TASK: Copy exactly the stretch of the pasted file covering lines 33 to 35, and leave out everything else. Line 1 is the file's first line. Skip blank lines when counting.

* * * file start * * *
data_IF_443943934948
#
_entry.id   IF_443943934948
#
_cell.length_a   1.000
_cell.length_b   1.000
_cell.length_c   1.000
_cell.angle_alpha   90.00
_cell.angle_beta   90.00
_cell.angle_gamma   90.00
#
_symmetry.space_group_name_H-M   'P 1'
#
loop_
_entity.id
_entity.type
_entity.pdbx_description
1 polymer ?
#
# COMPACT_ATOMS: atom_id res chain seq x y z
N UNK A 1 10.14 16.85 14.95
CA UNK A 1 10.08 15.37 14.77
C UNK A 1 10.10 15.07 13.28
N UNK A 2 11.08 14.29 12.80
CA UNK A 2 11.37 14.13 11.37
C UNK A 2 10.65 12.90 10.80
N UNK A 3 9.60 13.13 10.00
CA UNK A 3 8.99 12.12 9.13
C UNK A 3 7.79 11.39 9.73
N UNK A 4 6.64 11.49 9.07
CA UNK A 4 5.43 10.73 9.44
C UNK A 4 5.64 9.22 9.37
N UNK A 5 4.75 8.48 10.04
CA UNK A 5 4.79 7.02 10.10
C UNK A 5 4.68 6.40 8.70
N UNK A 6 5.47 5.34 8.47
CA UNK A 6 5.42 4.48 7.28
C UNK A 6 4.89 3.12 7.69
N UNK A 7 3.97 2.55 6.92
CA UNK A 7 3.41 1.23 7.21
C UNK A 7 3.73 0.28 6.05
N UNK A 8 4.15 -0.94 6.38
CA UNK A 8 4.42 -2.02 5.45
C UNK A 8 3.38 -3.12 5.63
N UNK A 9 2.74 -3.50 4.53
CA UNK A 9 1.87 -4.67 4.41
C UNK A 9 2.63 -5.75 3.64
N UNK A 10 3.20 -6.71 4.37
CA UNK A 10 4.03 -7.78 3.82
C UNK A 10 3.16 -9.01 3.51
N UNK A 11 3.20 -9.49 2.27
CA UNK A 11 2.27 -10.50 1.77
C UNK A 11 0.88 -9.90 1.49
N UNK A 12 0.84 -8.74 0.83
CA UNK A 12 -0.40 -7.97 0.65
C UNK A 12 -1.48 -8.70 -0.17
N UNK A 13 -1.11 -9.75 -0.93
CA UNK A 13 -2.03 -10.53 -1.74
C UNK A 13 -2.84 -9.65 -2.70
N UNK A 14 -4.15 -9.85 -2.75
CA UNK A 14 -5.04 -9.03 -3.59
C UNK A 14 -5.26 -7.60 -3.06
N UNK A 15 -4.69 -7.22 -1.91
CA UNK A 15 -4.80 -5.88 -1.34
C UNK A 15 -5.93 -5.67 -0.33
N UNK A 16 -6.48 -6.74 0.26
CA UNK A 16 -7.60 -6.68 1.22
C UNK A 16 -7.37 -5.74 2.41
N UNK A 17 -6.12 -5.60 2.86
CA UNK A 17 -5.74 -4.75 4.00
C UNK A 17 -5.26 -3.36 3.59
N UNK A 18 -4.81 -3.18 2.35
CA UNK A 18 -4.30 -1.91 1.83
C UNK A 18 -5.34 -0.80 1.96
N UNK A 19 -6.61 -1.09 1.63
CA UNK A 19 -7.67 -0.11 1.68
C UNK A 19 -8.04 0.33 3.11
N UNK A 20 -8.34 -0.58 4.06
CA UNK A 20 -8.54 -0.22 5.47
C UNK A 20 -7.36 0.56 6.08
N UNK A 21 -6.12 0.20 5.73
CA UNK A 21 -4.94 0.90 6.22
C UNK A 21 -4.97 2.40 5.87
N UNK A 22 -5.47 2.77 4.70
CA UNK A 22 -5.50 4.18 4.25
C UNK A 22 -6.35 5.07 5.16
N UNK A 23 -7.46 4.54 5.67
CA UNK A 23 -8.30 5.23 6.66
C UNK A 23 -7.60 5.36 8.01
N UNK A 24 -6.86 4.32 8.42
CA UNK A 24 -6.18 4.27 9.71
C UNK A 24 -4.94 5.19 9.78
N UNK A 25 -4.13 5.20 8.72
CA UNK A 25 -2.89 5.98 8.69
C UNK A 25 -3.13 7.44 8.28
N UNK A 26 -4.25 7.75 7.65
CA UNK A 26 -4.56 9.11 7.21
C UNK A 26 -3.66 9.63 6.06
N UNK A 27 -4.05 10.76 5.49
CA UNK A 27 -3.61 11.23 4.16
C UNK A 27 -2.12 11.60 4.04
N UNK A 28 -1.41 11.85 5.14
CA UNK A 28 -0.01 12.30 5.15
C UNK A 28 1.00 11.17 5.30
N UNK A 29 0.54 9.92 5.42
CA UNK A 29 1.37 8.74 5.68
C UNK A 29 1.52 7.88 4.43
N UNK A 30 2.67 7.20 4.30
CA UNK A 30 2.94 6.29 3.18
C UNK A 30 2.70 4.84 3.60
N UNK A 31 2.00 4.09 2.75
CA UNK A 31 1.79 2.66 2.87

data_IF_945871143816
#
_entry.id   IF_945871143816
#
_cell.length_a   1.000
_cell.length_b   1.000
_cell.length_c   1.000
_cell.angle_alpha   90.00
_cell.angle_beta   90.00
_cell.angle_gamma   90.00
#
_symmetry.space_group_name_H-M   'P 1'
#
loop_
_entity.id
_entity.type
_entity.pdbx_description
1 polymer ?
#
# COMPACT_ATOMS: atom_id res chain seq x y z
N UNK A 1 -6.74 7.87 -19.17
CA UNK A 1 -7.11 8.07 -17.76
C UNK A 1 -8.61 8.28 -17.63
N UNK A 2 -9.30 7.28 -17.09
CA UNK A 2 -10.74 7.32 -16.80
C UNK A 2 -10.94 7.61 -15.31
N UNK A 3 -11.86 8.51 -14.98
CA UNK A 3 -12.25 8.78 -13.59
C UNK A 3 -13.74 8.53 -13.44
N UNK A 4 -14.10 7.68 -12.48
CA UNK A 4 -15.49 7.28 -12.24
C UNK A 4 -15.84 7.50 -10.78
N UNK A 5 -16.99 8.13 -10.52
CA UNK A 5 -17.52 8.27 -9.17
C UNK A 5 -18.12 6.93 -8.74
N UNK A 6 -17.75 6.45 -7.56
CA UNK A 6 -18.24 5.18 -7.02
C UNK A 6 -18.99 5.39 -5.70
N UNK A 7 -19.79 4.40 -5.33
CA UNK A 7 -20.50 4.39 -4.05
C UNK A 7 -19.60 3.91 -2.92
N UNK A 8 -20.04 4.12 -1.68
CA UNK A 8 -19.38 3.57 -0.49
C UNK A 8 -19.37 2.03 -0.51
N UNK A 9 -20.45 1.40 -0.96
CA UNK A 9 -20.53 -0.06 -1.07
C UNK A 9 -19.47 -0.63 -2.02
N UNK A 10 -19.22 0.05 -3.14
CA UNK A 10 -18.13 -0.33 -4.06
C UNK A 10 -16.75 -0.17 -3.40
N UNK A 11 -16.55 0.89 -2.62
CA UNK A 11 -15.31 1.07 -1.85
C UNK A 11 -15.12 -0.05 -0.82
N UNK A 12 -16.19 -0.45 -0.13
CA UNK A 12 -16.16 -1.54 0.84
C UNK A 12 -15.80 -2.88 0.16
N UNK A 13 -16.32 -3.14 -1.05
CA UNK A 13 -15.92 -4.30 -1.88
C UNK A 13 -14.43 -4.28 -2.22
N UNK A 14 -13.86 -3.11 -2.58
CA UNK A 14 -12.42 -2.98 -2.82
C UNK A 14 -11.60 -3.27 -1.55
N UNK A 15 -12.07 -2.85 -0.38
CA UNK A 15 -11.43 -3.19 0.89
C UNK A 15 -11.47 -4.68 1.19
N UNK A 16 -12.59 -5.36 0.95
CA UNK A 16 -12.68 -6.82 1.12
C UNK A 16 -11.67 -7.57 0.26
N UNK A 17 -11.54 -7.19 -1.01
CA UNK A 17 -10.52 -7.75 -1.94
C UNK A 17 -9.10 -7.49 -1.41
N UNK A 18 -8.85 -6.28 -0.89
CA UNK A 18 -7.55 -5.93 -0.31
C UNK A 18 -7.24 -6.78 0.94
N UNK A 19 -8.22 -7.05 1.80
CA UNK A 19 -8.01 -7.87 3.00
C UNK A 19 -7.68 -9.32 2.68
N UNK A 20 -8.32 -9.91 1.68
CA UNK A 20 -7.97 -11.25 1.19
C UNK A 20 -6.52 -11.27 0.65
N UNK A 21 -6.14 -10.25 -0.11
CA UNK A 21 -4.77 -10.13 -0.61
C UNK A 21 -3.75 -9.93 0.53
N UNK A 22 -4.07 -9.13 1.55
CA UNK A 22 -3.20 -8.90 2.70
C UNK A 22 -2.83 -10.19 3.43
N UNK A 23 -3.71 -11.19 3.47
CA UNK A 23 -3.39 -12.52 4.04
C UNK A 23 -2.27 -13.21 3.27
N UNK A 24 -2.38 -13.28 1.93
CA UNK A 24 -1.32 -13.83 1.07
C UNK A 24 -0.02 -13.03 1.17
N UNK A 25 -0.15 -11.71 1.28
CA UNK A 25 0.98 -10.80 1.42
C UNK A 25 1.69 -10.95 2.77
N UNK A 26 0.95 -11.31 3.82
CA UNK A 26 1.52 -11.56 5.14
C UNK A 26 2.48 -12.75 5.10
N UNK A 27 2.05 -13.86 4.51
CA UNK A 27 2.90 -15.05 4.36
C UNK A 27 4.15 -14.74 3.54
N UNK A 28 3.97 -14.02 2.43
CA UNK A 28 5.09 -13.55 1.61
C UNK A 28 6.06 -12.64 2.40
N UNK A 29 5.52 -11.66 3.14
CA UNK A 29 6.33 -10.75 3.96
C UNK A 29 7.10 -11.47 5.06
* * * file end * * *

N UNK A 5 4.75 8.48 10.04
CA UNK A 5 4.79 7.02 10.10
C UNK A 5 4.68 6.40 8.70